The ranking order of superhero movies is something that gets discussed all the time. With the new wave of superhero television series that have come along in the last half-decade, debate on which shows are hits (and which ones miss the mark) has become almost as frequent.
Rather than share our own breakdowns and opinions, however, we'd rather look at what you, the fans, have voted as the best and worst of the bunch. As such, the following list of Every Superhero TV Show Ranked Worst to Best is based on YOUR show rankings in our Comicbook.com TV show database.
If you're unhappy that favorite show isn't ranked higher (or mad that one you hate isn't ranked lower) then get out and vote. Your ranking could turn the tide and re-order the list!
Rules: 1. The show must be on the air currently (sorry Agent Carter...). 2. It's main focus has to be the superhero(es).
Legends of Tomorrow
DC's time traveling superhero team has an impressive roster and a loyal following, but the ratings are low and the brand isn't as strong as with the solo DC superhero shows.
Still, for some of us, it’s a fun superhero adventure show with a great ensemble cast. Time will tell if more people feel the same way.
The story of Satan coming to modern day LA to work as an LAPD consultant is twistedly ironic in its humor - something that Lucifer showrunner Tom Kapinos understands.
Show star Tom Ellis made the role his own, and if anything, the success of the show on Fox proves that NBC could've done something with Lucifer's DC Vertigo club mate, Constantine.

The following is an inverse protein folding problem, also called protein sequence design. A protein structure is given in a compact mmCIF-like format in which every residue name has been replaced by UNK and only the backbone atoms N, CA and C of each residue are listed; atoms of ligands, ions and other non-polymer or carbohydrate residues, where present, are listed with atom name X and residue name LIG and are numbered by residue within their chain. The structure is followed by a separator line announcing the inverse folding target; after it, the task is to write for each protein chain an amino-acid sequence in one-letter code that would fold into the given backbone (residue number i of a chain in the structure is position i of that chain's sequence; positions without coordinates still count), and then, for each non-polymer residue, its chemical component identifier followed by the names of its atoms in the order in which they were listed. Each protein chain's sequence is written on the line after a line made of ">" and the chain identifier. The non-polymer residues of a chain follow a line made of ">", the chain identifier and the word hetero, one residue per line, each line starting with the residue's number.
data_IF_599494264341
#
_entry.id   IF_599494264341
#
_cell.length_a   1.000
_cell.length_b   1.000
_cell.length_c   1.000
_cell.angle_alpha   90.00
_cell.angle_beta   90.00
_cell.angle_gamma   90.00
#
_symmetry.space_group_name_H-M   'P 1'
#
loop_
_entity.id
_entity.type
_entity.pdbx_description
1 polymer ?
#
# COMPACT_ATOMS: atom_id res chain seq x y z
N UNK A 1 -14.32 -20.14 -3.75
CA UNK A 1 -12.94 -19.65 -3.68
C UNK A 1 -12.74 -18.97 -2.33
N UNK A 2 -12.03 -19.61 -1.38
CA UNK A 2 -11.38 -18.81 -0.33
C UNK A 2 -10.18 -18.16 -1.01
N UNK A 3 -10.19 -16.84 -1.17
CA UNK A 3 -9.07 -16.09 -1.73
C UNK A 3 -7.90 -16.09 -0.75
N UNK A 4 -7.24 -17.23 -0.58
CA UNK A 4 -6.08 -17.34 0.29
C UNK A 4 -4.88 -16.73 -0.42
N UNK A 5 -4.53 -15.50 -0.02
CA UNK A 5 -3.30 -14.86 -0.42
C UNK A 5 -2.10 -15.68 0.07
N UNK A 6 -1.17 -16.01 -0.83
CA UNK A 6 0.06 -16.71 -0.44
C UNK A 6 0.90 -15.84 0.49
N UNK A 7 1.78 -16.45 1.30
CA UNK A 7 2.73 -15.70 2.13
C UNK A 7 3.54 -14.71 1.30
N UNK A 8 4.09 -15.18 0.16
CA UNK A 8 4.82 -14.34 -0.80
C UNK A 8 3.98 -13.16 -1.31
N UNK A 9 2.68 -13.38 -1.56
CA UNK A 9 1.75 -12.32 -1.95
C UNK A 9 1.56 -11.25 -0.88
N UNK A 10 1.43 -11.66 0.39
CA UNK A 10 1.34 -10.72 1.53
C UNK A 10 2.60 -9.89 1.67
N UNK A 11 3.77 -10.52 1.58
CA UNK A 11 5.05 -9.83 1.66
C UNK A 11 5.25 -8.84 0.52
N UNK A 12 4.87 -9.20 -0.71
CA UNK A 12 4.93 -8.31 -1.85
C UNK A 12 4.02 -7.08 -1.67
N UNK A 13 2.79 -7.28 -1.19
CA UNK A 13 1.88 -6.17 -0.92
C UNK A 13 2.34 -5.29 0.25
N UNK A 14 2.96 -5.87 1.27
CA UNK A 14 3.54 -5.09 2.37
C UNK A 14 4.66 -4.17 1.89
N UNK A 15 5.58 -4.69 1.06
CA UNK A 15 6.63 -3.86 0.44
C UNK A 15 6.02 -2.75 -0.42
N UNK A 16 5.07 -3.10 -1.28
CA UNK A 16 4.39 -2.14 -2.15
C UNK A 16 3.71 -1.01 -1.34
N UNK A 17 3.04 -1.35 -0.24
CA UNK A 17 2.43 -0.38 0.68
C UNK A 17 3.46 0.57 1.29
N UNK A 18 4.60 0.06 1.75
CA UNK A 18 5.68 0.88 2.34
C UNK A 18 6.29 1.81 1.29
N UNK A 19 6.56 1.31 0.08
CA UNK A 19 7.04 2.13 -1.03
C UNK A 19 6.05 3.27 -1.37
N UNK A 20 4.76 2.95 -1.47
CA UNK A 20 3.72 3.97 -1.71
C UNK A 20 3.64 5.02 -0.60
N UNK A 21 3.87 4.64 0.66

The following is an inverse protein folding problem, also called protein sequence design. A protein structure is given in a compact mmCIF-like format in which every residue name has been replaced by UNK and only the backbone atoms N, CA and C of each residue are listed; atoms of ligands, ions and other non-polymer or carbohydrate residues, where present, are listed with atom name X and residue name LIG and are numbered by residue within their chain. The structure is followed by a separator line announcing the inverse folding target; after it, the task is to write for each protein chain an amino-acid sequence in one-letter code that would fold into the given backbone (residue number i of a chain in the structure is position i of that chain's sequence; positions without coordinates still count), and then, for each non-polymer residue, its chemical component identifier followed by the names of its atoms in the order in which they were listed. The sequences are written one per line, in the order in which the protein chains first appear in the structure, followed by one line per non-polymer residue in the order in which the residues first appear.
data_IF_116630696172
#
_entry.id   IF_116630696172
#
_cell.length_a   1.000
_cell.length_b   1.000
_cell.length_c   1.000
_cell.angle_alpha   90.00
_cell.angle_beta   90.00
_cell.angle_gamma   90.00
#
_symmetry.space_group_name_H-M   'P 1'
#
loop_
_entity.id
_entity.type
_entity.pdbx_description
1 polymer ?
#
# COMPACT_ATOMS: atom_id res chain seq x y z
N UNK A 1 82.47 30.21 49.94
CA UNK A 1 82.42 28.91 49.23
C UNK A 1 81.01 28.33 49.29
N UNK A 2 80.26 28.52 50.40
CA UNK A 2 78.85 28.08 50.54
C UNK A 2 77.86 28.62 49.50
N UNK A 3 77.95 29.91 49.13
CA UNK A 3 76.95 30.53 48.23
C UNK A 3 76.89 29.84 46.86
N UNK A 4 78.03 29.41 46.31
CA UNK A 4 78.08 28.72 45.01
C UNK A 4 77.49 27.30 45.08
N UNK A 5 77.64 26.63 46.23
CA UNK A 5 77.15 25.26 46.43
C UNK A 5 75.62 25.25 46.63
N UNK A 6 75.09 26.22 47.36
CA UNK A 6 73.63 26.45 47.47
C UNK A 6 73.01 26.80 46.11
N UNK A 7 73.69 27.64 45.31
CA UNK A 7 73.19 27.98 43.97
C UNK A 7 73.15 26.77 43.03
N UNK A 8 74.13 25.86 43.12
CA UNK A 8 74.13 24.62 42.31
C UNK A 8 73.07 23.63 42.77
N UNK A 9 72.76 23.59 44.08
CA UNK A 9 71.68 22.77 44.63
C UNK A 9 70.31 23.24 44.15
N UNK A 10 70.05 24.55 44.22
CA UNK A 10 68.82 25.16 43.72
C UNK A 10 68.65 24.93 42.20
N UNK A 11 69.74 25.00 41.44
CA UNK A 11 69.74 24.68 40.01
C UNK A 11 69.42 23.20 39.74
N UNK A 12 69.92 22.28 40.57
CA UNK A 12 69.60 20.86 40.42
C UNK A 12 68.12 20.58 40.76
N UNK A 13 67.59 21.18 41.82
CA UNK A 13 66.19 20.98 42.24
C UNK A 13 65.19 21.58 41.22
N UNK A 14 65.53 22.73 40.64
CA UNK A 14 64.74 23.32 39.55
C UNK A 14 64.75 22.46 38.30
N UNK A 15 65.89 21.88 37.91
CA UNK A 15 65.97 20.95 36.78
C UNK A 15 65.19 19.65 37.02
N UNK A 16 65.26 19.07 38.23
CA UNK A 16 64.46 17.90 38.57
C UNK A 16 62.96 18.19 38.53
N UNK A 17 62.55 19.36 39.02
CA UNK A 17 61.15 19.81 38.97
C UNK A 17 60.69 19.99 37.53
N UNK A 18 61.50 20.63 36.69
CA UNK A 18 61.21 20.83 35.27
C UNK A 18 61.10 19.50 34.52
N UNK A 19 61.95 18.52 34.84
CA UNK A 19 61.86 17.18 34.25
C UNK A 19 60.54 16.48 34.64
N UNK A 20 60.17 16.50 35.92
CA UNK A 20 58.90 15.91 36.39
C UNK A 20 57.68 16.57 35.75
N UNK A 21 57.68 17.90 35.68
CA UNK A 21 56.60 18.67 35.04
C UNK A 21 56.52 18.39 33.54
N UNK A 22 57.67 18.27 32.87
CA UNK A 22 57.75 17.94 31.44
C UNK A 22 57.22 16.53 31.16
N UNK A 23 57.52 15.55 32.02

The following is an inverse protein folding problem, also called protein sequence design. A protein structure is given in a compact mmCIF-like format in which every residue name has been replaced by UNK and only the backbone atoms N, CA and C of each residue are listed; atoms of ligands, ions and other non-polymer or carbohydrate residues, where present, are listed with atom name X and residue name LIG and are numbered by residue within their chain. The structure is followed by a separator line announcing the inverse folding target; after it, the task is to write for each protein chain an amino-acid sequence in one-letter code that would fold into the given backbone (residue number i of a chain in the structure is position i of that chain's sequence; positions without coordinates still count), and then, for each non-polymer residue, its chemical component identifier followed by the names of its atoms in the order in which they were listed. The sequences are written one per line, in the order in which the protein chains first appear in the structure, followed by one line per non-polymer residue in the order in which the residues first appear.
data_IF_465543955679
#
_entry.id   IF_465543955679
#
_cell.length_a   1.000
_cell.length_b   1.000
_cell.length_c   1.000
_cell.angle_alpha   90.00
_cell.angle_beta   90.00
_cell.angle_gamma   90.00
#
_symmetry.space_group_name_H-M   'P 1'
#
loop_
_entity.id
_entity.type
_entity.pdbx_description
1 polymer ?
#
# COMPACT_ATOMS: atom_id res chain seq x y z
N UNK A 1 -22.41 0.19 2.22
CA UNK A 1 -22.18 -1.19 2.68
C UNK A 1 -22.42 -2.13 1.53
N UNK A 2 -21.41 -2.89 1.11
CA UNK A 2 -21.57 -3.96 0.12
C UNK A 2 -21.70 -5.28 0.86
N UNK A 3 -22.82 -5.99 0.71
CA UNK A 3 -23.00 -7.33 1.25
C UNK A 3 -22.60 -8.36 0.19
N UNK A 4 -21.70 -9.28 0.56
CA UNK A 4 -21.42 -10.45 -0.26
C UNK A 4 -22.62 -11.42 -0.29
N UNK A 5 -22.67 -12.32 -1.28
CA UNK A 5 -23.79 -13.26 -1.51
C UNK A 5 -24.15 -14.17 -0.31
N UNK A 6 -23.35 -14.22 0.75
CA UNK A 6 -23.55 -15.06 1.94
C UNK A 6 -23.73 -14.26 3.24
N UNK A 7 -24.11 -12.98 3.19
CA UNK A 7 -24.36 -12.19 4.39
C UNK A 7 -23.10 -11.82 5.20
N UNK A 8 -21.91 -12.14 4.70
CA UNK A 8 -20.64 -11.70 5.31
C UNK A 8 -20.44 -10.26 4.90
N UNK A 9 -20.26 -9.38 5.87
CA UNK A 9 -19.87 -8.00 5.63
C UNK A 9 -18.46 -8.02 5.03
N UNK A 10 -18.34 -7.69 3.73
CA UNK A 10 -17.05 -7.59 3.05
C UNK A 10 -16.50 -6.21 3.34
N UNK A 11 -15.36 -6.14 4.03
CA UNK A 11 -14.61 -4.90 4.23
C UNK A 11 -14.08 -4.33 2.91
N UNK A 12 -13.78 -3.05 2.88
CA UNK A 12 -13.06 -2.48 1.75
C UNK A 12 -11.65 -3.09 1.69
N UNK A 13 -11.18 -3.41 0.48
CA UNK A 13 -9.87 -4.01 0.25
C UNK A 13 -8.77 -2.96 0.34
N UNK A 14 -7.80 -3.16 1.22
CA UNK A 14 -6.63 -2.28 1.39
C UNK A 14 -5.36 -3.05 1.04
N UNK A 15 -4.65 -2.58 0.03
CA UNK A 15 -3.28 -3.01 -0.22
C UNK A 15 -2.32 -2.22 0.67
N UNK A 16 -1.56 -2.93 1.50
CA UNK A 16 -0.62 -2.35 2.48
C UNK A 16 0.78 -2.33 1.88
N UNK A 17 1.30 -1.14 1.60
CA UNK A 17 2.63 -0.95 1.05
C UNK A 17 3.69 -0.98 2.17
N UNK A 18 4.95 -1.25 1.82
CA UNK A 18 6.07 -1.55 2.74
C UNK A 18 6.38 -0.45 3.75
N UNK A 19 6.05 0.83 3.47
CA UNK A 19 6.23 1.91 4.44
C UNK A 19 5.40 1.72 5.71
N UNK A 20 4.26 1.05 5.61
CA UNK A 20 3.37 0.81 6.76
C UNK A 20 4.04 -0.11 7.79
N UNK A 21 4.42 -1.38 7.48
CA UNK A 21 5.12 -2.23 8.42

Marvel's Agents of SHIELD
This was Marvel's first big gamble with the Marvel Cinematic Universe: lending out its brand success to an untested TV show, with a largely untested cast. It could've all gone badly - and almost did - but with some smart flexibility and consideration, AoS has made a serious comeback.
From better tie-ins with the movie universe (Winter Soldier's HYDRA reveal), to the introduction of Marvel's Inhumans, to the debut of a new MCU ghost rider, Agents of SHIELD has become a mainstay player in the MCU. Hard work does pay off.
This comic book adaptation is still growing its fanbase as it returns for season 3 in 2017 - but the following it already has is fiercely loyal.
And why not? The show (about a zombified mortician who uses brain-eating psychic visions to solve crimes) is funny, quirky, and geek-chic cool in every way. The cast is also pretty stellar, giving The CW yet another comic book TV success in its lineup.
This "Elsewords" style Batman origin re-imagining was the show that so many DC Comics die-hards thought would wither on the vine, but instead it's become a pop-culture hit.
Supergirl never really found its foothold with fans, being the only DC superhero show not in The CW collection.
Despite some soapy drama getting in the way, the show had good core elements, like the charming Melissa Benoist in the lead. With Supergirl now on The CW where it belongs, the show is already much improved, and we expect its rating will only be going up.
Arrow was the show that marked a new era of superheroes on the small screen, and also helped make the idea of superhero TV shared universes a reality.